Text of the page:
“Each maker tended to favor a certain ornamental and technical vocabulary which evolved but remained true to the quality and craftsmanship associated with the Fabergé brand,” explains Coleman Sparke. “[There was] Feodor Ruckert, whose lively shaded enamels pushed the boundaries of wirework cloisonné [and] captured the public's nostalgia for fairytale winter scenes, native flora, woodblock printing, and designs that were close to the heart of the Russian public. This was not to be confused with the European sophistication supplied to the Imperial Court by Henrick Wigstrom whose mastery of guilloché enameling was superb.”

“Rather than burdening a piece with expensive diamonds and giving prominence to precious metals, the ‘value’ of a Fabergé piece was sometimes in the combination of materials such as the use of a native hardstone contrasting with crisp gold accents. Hjalmar Armfelt excelled in creating hardstone frames enriched with flowing ribbons and floral garlands. A recent example presented with an original fitted case that achieved over five times its pre-auction estimate is largely due to how characteristic this example was of Armfelt's output”, Coleman Sparke explains.

Flohr says today the greatest challenge she has is “finding the right ratio between pricing and costing to make it appealing with regards to the laborious work involved.” “Fabergé had the great fortune to be born into a time that could afford him. His type of workmanship was labor intensive and required great skills, and if it wasn’t good enough it was demolished. To translate this today is a little bit trickier,” Flohr notes.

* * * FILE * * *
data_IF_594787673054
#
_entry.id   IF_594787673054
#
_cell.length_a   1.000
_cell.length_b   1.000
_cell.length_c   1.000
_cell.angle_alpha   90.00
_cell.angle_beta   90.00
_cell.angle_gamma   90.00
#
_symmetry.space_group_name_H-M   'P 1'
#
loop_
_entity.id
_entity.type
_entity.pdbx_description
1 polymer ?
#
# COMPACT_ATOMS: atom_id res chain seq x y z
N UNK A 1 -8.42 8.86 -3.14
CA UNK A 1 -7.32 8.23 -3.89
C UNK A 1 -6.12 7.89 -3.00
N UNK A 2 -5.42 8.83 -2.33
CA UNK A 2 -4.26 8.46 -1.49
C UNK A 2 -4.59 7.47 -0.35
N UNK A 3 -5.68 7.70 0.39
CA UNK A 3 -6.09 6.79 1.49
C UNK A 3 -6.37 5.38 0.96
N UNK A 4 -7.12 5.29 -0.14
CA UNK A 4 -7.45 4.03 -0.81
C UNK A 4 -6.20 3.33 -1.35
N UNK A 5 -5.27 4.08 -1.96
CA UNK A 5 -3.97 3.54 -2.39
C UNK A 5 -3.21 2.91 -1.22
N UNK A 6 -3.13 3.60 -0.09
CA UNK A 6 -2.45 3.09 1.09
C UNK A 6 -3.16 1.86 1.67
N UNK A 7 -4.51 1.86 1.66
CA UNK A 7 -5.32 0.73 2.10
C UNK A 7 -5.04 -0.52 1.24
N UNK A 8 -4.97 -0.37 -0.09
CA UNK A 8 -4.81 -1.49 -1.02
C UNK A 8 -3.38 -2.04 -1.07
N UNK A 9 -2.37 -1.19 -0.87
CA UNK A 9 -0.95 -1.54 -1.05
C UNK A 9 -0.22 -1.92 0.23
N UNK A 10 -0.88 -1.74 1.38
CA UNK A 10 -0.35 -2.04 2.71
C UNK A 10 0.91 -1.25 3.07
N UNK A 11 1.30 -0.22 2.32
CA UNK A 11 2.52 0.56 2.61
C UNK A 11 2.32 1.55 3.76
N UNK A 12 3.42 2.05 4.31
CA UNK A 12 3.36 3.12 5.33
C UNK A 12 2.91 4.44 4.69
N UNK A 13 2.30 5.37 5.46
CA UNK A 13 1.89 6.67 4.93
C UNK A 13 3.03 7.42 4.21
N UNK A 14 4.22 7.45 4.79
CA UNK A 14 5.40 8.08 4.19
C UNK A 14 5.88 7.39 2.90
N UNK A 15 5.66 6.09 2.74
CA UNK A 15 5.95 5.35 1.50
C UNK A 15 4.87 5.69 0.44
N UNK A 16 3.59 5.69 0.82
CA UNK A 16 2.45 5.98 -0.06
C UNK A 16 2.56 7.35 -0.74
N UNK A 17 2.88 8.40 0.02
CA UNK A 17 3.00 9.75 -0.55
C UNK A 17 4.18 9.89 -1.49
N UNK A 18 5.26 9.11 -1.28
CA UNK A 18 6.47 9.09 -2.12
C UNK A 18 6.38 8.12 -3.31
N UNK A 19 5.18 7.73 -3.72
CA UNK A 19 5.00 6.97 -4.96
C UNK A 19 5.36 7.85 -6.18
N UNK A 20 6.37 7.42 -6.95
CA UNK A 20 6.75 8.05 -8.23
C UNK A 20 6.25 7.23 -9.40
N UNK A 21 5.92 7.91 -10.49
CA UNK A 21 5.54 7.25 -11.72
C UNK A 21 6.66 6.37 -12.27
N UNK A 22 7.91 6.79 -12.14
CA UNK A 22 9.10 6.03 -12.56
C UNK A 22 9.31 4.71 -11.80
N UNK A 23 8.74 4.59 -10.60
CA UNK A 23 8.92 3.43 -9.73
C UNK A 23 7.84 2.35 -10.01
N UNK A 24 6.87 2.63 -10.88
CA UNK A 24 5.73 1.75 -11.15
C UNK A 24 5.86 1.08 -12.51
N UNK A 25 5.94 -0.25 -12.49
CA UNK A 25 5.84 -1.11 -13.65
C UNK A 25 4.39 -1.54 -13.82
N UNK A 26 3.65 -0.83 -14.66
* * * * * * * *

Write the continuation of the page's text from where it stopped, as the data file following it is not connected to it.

With no detailed archives left from Carl Fabergé’s ateliers, Flohr has had to rely on what she sees coming up at auction and what is on view in museum as sources of inspirations. “As I’ve said, I have never been interested in reproducing existing pieces, it’s more about capturing a moment, a feeling, a story,” Flohr explains. Indeed, the creative director has been mining Russian culture and history to inspire collection like “Les Fables” that is inspired by Russian fable and folklore, or her Constructivist capsule collection, which was influenced by the powerful modernist Russian art movement led by artist Kazimir Malevich.

Many will have eagerly anticipated a revival of one-of-a-kind jewelry eggs, but Flohr waited until 2011 to produce the first collection, dubbed ‘Les Fameux de Fabergé’, with each illustrating a traditional Russian proverb. She also opted for pendant-sized eggs rather than larger objects d’art. “The egg is what draws the customers in and once they are (drawn in) they’re always surprised by what else we do,” Flohr says.

She is particularly proud that her master craftsmen have been able to achieve what Carl Fabergé himself couldn’t in his time: an entire enameled cloisonné egg. “This is an incredible feat. He actually never did an entire egg; it was always two halves. It took us a very long time to achieve this,” she notes of the new technique.

Fabergé will be participating again in Baselworld this year and is planning to introduce a new jewelry line - modernist rococo scrolls of multi-colored gems. A master craftsman’s technique, an eccentric style rendered in eclectic designs, and a contemporary interpretation, all coming together.As first published in the March edition of Blouin Lifestyle Magazine